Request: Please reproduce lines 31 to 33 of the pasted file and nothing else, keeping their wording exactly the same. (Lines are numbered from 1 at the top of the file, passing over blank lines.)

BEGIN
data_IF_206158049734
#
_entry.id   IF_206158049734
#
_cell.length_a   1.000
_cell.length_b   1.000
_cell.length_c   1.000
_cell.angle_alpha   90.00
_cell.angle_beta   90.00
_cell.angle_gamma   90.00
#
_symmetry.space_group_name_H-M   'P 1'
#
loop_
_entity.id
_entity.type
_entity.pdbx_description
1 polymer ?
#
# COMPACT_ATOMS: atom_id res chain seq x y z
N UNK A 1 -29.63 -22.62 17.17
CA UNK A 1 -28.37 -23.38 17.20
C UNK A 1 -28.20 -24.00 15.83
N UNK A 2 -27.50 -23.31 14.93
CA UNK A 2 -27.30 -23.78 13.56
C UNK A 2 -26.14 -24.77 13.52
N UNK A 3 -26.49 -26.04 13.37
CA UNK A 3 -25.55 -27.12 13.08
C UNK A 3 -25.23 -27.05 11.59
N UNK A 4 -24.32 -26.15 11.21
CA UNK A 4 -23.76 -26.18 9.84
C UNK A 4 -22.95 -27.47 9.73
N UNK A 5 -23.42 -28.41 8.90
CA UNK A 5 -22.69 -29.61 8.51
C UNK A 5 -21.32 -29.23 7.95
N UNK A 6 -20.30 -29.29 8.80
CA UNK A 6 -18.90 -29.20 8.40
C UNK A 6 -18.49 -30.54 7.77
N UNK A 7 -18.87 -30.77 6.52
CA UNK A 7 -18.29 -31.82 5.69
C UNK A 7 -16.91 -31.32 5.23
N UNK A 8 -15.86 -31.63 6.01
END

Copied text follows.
CA UNK A 4 -23.76 -26.18 9.84
C UNK A 4 -22.95 -27.47 9.73
N UNK A 5 -23.42 -28.41 8.90